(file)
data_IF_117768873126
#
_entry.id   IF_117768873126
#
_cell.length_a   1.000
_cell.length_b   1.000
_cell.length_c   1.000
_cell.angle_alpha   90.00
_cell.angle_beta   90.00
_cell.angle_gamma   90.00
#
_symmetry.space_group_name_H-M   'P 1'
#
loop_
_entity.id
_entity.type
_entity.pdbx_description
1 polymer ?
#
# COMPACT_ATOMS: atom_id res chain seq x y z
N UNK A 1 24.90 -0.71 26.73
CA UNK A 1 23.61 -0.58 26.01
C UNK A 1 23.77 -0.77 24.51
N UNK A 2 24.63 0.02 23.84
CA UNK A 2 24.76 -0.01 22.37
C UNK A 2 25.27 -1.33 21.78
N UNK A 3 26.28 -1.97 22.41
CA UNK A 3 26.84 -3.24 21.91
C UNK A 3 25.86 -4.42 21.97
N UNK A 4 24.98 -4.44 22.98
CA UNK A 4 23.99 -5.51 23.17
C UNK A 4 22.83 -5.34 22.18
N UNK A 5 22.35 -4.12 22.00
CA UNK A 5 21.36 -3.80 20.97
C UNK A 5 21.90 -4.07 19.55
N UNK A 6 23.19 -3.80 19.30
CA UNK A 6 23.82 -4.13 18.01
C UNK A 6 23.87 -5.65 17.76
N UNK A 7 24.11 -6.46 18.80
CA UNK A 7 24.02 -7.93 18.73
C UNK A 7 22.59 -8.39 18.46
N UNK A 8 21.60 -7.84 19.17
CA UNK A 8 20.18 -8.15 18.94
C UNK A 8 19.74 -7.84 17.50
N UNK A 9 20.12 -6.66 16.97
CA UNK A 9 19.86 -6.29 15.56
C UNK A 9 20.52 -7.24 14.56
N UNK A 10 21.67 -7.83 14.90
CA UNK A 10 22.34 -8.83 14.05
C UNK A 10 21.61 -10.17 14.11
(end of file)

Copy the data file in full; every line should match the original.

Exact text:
data_IF_117768873126
#
_entry.id   IF_117768873126
#
_cell.length_a   1.000
_cell.length_b   1.000
_cell.length_c   1.000
_cell.angle_alpha   90.00
_cell.angle_beta   90.00
_cell.angle_gamma   90.00
#
_symmetry.space_group_name_H-M   'P 1'
#
loop_
_entity.id
_entity.type
_entity.pdbx_description
1 polymer ?
#
# COMPACT_ATOMS: atom_id res chain seq x y z
N UNK A 1 24.90 -0.71 26.73
CA UNK A 1 23.61 -0.58 26.01
C UNK A 1 23.77 -0.77 24.51
N UNK A 2 24.63 0.02 23.84
CA UNK A 2 24.76 -0.01 22.37
C UNK A 2 25.27 -1.33 21.78
N UNK A 3 26.28 -1.97 22.41
CA UNK A 3 26.84 -3.24 21.91
C UNK A 3 25.86 -4.42 21.97
N UNK A 4 24.98 -4.44 22.98
CA UNK A 4 23.99 -5.51 23.17
C UNK A 4 22.83 -5.34 22.18
N UNK A 5 22.35 -4.12 22.00
CA UNK A 5 21.36 -3.80 20.97
C UNK A 5 21.90 -4.07 19.55
N UNK A 6 23.19 -3.80 19.30
CA UNK A 6 23.82 -4.13 18.01
C UNK A 6 23.87 -5.65 17.76
N UNK A 7 24.11 -6.46 18.80
CA UNK A 7 24.02 -7.93 18.73
C UNK A 7 22.59 -8.39 18.46
N UNK A 8 21.60 -7.84 19.17
CA UNK A 8 20.18 -8.15 18.94
C UNK A 8 19.74 -7.84 17.50
N UNK A 9 20.12 -6.66 16.97
CA UNK A 9 19.86 -6.29 15.56
C UNK A 9 20.52 -7.24 14.56
N UNK A 10 21.67 -7.83 14.90
CA UNK A 10 22.34 -8.83 14.05
C UNK A 10 21.61 -10.17 14.11